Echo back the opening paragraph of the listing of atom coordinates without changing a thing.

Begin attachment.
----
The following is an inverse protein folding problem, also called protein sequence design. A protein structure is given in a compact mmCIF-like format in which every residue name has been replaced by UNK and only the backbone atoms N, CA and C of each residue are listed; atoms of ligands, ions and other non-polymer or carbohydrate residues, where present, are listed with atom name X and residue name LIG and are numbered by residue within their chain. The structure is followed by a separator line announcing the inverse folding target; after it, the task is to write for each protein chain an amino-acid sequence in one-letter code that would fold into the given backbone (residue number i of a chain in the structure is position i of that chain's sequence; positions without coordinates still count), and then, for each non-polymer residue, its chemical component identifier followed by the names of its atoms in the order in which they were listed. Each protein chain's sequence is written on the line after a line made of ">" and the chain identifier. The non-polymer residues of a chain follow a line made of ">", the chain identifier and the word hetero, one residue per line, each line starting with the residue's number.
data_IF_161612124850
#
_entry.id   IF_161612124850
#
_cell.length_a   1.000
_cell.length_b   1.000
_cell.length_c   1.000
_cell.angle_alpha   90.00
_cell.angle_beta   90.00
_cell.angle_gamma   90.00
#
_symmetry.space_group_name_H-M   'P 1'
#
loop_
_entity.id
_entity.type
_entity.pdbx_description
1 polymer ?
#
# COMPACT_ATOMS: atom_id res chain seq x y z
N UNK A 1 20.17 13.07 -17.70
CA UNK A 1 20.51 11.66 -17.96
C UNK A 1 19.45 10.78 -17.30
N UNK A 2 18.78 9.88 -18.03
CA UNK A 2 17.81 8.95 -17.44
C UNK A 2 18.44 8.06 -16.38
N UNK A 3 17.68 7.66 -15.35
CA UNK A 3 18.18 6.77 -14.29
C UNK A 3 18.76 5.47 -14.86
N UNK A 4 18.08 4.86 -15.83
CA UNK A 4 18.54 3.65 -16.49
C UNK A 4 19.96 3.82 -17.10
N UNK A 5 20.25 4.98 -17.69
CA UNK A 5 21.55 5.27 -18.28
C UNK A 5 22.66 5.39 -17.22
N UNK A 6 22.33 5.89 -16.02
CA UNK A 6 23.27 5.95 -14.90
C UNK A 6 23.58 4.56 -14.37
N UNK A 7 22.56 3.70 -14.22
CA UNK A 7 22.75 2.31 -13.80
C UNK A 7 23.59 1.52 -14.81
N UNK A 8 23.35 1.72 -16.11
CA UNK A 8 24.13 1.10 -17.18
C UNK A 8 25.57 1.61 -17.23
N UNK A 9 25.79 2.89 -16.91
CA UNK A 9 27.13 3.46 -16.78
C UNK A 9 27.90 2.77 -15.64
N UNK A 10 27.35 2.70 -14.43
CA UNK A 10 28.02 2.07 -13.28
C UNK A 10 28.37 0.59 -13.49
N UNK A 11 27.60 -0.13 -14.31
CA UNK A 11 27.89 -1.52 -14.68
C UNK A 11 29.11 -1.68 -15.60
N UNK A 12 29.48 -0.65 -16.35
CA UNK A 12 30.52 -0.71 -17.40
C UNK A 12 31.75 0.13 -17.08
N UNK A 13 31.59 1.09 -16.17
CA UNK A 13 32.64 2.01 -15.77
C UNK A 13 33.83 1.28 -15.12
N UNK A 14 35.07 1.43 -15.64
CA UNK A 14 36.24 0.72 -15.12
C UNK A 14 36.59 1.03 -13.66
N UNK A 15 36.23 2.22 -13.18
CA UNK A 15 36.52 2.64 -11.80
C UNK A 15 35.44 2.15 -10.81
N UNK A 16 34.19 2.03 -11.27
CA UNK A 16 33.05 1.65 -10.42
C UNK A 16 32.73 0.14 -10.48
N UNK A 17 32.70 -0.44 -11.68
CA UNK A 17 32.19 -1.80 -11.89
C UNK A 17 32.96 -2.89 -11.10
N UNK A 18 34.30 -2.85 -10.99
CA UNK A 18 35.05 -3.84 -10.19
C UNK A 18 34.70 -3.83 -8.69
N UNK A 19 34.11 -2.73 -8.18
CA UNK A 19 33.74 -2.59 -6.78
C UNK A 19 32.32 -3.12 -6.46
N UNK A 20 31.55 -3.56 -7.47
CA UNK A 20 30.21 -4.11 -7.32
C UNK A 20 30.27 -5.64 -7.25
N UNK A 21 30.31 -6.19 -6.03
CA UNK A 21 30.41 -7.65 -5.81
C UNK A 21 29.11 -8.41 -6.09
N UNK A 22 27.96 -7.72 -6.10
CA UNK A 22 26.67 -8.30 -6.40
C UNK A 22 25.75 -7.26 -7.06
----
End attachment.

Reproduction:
The following is an inverse protein folding problem, also called protein sequence design. A protein structure is given in a compact mmCIF-like format in which every residue name has been replaced by UNK and only the backbone atoms N, CA and C of each residue are listed; atoms of ligands, ions and other non-polymer or carbohydrate residues, where present, are listed with atom name X and residue name LIG and are numbered by residue within their chain. The structure is followed by a separator line announcing the inverse folding target; after it, the task is to write for each protein chain an amino-acid sequence in one-letter code that would fold into the given backbone (residue number i of a chain in the structure is position i of that chain's sequence; positions without coordinates still count), and then, for each non-polymer residue, its chemical component identifier followed by the names of its atoms in the order in which they were listed. Each protein chain's sequence is written on the line after a line made of ">" and the chain identifier. The non-polymer residues of a chain follow a line made of ">", the chain identifier and the word hetero, one residue per line, each line starting with the residue's number.